Although there may have been statistical inconsistencies between the PP and ITT studies, the conclusions of the present meta-analysis were consistent with those of most of the PP studies. Mesdaghinia et al. reported a lower prevalence of macrosomia in metformin-treated mothers than insulin-treated mothers, and the prevalences of LGA, neonatal hyperbilirubinemia, RDS, and anomalies tended to be lower in the metformin group, although significant differences were not identified . Ghomian et al. showed no significant differences in glycemic control, birth weight, or the prevalences of preterm birth or cesarean section between the metformin and insulin groups . The prevalence of neonatal hypoglycemia tended to be lower in the metformin group, although this did not achieve significance . Ruholamin et al. reported no significant differences in the prevalences of gestational complications, preterm birth, hyperbilirubinemia, NICU admission, macrosomia, SGA, or neonatal hypoglycemia between the metformin and insulin groups. However, the neonatal blood glucose concentrations 1 h and 2 h after birth were significantly lower in the insulin group than in the metformin group . Finally, Behrashi et al. compared glyburide and insulin treatment and found that the glyburide group had a lower prevalence of macrosomia and lower birth weight than the insulin group. However, there were no differences in the prevalences of neonatal hypoglycemia, RDS, hyperbilirubinemia, anomalies, or NICU admission .
Two studies were excluded because of poor matching of the groups at baseline. Because their sample sizes were relatively small, significant differences at baseline can confound assessments of the severity of the disease or lead to different treatment durations in the two groups, such that the comparisons would not be effectively controlled. The study reported by Ogunymi et al. was characterized by significantly different gestational ages at enrollment (metformin vs. insulin, 28.1 ± 7.6 weeks vs. 24.6 ± 8 weeks), and therefore this study was not included in the meta-analysis to avoid introducing bias, despite the fact that they reported similar results to those of the present study with respect to the effects of insulin and glyburide on 2HPG control and the prevalence of neonatal hypoglycemia . Similarly, the study reported by Mirzamoradi et al. was not included because of significantly different maternal age in the glyburide and insulin groups .
The prevalence of treatment failure was also compared between the glyburide and metformin groups, but no significant difference was found (Supplementary Fig. 12). However, because the two drugs regulate blood glucose through different mechanisms, glyburide may be effective in patients who do not respond to metformin [16, 17]. Thus, glyburide may represent an alternative treatment for patients who are not willing to administer daily injections and frequently monitor their blood glucose.
Almost all of the included studies were conducted in urban areas. However, patients in rural areas may be more likely to have a lower educational level and be less affluent, which can result in non-compliance and inadequate glucose monitoring during insulin treatment [81, 82]. Therefore, the effectiveness of insulin treatment may be overestimated for patients in rural areas. To provide complete evidence for decision makers, the cost-benefit ratio is a very important index of the utility of a therapy. However, the mean dosage of drug administered and their costs were missing from most of the studies. Moreover, because of the different methods of administration of OHAs and insulin, it is impossible to blind the patients, and therefore all the studies comparing the effects of OHA and insulin had a risk of bias. Last but not least, most of the studies were conducted with modest sample sizes; therefore, differences between groups may have been missed due to a lack of power.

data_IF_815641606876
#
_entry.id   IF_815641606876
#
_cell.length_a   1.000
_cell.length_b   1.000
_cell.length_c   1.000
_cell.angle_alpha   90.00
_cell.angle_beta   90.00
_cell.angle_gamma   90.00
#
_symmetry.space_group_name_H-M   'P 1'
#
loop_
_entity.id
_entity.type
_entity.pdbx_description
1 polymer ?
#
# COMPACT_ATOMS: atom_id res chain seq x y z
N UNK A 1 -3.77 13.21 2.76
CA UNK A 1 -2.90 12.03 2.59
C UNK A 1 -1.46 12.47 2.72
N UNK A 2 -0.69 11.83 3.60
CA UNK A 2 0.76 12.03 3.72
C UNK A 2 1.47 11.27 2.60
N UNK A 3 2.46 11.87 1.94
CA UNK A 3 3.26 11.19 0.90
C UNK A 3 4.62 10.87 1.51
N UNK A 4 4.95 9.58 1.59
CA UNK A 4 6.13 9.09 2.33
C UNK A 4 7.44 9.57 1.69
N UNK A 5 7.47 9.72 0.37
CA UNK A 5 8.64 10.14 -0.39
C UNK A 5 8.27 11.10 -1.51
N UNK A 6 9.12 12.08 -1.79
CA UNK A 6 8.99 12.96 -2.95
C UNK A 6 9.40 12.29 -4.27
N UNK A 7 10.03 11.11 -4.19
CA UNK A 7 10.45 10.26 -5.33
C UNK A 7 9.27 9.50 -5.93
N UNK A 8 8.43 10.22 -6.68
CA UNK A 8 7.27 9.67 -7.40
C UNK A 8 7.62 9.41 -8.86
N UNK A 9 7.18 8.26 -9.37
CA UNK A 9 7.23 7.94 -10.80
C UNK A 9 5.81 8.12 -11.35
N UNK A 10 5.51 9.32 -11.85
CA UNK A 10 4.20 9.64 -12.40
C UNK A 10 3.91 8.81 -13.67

In conclusion, the present study provides evidence that metformin is as effective as insulin for glycemic control in GDM and is superior with respect to the prevention of adverse neonatal outcomes, such as neonatal hypoglycemia, macrosomia, and NICU admission. However, further studies with larger sample sizes are required to assess the long-term effects of metformin treatment on offspring outcomes and to determine the cost-benefit ratios of the use of the drugs in rural populations.
Availability of data and materials
All data generated or analysed during this study are included in this published article and its supplementary information files.
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We thank Mark Cleasby, PhD, from Liwen Bianji, Edanz Group China (www.liwenbianji.cn/ac), for editing the English text of a draft of this manuscript.
This work was supported by the Zhejiang Provincial Natural Science Foundation of China (Grants LY19H040014 to Li-Quan Wang) and National Natural Science Foundation of China (Grants 81901498 to Dan-Qing Yu and 81871176 to Chun Feng).
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Study and patient characteristics of included trials. TTN: transient tachypnea of newborn.
Flow chart of study selection.
Risk of bias graph.
Risk of bias summary.
Pairwise meta-analysis of FBG.
Pairwise meta-analysis of FBG after removal studies with imbalanced baseline blood glucose.
Pairwise meta-analysis of 2HPG.
Pairwise meta-analysis of 2HBG after removal studies with imbalanced baseline blood glucose.
Pairwise meta-analysis of HbA1c.
Pairwise meta-analysis of HbA1c after removal studies with imbalanced baseline blood glucose.
Network meta-analysis of glycemic control and birth weight.
Pairwise meta-analysis of birth weight.
Pairwise meta-analysis of maternal weight gain.
Meta-analysis of treatment failure rate.
Prevalence of adverse outcome.
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Yu, DQ., Xu, GX., Teng, XY. et al. Glycemic control and neonatal outcomes in women with gestational diabetes mellitus treated using glyburide, metformin, or insulin: a pairwise and network meta-analysis. BMC Endocr Disord 21, 199 (2021). https://doi.org/10.1186/s12902-021-00865-9
- Network meta-analysis
- Gestational diabetes mellitus